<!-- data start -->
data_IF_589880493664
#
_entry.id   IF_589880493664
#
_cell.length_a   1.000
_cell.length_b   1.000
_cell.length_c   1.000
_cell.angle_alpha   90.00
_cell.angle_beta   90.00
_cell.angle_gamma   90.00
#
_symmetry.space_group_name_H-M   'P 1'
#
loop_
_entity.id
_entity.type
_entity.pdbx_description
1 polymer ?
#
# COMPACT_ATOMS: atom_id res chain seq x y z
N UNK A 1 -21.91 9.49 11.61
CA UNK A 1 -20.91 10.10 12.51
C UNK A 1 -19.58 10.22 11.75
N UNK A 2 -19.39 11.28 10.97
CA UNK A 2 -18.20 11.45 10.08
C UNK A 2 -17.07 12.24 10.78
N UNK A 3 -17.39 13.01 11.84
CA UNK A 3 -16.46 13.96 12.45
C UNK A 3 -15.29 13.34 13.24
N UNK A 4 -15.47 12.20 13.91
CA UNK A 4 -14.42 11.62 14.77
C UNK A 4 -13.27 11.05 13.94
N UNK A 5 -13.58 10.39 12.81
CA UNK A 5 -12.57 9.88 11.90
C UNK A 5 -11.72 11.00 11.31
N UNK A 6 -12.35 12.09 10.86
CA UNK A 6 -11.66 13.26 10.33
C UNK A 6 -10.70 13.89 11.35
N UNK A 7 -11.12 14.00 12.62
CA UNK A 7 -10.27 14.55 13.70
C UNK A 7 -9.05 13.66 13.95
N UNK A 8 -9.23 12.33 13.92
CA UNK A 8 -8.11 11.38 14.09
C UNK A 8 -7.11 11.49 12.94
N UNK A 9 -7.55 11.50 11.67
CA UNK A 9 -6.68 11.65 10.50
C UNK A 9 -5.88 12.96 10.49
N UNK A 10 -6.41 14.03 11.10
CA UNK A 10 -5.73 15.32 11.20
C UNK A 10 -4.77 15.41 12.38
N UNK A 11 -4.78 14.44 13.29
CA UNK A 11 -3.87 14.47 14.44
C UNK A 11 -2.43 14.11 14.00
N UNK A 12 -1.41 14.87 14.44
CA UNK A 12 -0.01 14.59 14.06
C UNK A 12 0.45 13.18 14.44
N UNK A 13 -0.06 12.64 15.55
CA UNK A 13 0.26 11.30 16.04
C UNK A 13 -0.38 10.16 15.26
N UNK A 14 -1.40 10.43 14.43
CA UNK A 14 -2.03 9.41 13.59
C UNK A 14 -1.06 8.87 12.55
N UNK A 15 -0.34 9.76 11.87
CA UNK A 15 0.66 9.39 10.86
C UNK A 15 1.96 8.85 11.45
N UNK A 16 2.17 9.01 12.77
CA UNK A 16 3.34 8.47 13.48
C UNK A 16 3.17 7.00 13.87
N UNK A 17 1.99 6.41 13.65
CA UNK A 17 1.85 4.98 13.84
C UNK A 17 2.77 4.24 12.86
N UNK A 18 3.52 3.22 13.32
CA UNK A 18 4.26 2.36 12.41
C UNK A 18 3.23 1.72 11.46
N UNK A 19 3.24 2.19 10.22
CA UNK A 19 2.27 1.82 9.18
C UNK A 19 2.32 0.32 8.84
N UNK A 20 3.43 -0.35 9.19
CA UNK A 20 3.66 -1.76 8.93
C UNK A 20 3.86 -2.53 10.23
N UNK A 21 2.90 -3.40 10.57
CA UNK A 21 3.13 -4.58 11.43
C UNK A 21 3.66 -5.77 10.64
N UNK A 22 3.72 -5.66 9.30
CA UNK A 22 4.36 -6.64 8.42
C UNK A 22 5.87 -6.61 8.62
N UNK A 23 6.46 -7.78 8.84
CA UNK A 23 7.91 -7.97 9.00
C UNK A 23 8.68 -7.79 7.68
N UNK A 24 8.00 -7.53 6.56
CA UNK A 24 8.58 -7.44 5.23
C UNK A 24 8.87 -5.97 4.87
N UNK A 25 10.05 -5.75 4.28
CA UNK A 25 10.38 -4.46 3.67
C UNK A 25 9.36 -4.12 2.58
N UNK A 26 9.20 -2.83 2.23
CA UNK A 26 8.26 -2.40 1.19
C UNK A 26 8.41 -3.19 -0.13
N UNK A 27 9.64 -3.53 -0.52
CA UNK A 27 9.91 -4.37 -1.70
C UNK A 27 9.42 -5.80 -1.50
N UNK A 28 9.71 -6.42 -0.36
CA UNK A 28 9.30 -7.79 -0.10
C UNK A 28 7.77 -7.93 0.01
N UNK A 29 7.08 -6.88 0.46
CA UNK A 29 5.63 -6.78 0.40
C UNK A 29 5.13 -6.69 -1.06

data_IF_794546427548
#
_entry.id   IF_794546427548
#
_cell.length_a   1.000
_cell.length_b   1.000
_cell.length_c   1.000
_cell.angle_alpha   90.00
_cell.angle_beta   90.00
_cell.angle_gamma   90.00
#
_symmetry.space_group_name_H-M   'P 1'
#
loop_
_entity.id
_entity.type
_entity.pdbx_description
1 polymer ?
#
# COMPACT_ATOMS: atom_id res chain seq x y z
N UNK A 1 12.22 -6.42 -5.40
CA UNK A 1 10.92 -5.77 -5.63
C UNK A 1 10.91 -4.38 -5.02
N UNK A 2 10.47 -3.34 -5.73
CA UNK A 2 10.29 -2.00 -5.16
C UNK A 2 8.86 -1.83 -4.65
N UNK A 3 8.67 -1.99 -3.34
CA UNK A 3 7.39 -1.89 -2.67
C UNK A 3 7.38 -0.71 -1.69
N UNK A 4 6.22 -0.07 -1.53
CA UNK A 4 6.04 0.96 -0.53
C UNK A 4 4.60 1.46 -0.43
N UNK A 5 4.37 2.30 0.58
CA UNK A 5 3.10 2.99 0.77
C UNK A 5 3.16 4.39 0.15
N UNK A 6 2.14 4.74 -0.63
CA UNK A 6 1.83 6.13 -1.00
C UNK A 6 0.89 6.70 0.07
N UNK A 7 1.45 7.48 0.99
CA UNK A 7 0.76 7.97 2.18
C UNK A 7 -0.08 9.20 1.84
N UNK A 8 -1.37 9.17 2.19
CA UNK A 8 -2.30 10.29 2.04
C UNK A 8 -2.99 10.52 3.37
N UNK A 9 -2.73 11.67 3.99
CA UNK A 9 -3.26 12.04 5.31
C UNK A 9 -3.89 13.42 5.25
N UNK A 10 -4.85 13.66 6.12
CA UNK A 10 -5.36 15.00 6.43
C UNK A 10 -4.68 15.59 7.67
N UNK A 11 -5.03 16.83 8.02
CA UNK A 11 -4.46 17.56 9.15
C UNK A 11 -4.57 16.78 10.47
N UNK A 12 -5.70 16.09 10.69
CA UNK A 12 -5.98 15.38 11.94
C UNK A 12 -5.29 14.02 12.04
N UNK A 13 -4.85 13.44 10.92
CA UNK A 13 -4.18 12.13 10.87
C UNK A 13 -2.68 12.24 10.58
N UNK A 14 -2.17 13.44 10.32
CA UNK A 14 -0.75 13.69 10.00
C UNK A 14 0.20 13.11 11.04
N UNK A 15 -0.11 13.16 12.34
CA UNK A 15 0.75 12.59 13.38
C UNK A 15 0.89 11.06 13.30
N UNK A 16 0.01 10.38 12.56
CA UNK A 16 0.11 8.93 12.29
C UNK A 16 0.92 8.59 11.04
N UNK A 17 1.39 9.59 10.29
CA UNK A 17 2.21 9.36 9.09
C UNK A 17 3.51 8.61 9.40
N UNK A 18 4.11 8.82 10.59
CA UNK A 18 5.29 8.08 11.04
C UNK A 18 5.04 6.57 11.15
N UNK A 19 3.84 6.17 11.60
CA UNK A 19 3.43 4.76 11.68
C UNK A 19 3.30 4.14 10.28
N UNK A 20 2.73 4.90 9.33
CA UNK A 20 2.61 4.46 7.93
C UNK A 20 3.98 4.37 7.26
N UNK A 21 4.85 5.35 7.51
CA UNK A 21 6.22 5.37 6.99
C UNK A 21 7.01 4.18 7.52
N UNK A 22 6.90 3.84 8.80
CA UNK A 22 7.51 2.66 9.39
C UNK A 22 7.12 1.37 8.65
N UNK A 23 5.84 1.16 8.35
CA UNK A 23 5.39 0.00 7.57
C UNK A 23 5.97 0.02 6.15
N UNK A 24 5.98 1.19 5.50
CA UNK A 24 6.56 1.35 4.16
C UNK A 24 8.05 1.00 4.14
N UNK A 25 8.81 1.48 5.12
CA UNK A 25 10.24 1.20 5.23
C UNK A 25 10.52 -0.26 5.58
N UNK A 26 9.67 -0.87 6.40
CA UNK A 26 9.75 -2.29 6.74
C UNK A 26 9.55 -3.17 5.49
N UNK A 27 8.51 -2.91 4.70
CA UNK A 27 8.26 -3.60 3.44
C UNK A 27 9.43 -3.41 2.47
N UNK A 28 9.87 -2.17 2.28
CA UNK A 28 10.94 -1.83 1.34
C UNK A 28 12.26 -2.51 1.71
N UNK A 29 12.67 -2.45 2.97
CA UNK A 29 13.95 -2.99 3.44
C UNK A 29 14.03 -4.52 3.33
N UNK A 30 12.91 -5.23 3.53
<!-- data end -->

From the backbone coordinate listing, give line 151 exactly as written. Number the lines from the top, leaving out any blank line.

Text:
C UNK A 8 -2.99 10.52 3.37